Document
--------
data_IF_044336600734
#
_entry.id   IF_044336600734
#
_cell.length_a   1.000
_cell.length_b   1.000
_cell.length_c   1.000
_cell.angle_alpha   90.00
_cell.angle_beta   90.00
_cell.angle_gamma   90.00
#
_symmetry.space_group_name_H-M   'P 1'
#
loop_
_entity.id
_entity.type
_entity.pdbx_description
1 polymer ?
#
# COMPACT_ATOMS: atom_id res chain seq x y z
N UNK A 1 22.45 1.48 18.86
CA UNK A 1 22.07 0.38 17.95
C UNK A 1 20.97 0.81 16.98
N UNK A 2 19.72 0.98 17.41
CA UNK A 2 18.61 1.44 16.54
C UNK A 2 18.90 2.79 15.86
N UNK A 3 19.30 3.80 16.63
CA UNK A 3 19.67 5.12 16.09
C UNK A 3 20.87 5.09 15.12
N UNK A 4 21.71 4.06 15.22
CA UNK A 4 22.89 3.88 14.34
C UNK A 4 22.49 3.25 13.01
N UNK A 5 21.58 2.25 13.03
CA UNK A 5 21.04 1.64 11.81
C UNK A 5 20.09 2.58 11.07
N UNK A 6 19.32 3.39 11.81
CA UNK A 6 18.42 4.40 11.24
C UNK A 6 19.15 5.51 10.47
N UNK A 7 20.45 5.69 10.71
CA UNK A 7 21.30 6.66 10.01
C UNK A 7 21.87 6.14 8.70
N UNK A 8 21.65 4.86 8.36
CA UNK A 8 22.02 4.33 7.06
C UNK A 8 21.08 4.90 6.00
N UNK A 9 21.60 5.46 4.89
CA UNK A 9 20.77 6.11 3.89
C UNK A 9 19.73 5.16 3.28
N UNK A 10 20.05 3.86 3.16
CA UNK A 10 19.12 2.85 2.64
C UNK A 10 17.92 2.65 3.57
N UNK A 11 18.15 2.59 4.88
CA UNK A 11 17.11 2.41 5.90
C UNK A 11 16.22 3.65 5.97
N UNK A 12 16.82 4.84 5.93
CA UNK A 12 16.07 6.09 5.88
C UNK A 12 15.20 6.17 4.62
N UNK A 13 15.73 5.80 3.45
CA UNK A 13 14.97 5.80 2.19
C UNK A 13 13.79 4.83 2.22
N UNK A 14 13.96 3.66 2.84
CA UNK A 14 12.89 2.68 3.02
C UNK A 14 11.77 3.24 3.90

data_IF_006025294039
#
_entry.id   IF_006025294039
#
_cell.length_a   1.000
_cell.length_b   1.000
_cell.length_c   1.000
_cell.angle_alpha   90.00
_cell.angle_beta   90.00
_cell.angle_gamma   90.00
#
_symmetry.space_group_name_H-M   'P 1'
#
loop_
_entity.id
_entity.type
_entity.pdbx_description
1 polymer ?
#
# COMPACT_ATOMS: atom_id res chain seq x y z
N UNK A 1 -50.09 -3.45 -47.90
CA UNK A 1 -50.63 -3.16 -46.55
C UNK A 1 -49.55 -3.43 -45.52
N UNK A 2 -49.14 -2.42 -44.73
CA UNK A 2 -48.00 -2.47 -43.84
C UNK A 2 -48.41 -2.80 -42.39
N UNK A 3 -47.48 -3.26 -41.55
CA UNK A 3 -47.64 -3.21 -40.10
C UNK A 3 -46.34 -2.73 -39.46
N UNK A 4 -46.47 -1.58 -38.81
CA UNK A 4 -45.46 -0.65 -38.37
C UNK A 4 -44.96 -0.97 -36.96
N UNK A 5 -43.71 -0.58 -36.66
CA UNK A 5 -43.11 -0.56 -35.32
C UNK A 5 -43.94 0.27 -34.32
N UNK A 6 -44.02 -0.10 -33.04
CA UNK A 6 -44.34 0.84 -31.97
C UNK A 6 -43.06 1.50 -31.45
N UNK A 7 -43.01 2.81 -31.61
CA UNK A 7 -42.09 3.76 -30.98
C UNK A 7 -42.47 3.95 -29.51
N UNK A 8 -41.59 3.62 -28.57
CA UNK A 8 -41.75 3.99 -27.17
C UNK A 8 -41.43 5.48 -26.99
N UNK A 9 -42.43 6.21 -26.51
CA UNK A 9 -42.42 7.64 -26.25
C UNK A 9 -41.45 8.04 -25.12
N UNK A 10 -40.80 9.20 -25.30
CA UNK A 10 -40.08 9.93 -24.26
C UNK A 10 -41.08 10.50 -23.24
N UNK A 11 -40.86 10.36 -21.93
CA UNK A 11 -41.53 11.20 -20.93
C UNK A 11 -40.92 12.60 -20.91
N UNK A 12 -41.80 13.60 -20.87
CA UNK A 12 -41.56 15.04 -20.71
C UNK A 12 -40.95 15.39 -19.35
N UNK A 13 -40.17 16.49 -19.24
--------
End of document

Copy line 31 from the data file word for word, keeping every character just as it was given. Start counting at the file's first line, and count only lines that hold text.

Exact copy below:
CA UNK A 4 22.89 3.88 14.34